Consider the following passages:
A litter made of two rifles and two field jackets would suffice for now. That was good news; another bit was that the EPW was a lieutenant, a regimental REMF attached to a battalion quartered in town. --Rangers Lead the Way By Thomas H. Taylor, Robert J. Martin
He had a couple of thousand dollars on him that would suffice for the time being, until he could find some kind of legal employment. He got out ofthe car, and walked a block. --The Maze By Kahn Morris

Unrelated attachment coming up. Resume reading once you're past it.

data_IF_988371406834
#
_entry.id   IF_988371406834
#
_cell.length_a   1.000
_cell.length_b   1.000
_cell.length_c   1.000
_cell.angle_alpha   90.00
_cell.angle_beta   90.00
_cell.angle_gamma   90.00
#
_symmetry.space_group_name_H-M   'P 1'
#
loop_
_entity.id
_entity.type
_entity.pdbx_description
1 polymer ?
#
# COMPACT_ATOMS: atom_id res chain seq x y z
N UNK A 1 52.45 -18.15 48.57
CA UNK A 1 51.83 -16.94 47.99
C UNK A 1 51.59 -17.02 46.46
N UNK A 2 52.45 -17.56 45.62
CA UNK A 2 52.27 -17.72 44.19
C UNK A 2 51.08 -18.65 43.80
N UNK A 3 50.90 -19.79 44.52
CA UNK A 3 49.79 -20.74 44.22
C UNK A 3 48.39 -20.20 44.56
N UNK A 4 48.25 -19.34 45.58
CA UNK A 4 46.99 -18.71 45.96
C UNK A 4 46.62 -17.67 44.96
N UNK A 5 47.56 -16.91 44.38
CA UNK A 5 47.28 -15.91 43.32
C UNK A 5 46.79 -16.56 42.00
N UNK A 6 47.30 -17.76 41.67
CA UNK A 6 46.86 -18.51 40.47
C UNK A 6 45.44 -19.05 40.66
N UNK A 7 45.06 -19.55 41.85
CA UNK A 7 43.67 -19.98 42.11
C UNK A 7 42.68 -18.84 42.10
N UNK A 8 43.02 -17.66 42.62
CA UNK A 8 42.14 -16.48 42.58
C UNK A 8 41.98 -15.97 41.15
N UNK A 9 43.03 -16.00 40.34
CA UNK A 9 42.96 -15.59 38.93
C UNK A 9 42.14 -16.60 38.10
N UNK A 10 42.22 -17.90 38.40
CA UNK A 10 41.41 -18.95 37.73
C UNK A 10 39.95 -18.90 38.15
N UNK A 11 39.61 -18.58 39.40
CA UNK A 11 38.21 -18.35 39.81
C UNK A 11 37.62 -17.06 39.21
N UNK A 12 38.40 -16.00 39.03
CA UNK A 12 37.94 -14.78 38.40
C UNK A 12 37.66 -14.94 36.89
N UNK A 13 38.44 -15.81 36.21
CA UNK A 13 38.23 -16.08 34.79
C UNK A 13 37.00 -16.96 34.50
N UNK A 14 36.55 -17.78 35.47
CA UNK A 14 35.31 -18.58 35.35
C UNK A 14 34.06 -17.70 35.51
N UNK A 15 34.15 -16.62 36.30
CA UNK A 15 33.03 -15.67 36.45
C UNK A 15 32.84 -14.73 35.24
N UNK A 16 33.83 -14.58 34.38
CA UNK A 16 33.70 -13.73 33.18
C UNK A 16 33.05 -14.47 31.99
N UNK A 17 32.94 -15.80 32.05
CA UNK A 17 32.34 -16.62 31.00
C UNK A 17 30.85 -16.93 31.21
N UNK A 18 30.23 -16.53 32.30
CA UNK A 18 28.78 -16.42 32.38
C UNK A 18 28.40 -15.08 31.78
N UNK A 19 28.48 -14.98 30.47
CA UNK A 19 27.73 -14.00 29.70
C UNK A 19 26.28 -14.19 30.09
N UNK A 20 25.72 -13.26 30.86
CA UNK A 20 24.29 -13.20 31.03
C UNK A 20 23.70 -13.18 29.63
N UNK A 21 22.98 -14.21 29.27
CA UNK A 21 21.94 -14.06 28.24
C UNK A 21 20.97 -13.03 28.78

Now, how are these expressions different? Could we use them interchangeably? Oxford Dictionary of English has the following definitions for them,
for now until a later time: that's all the news there is for now;
for the time being for the present; until some other arrangement is made.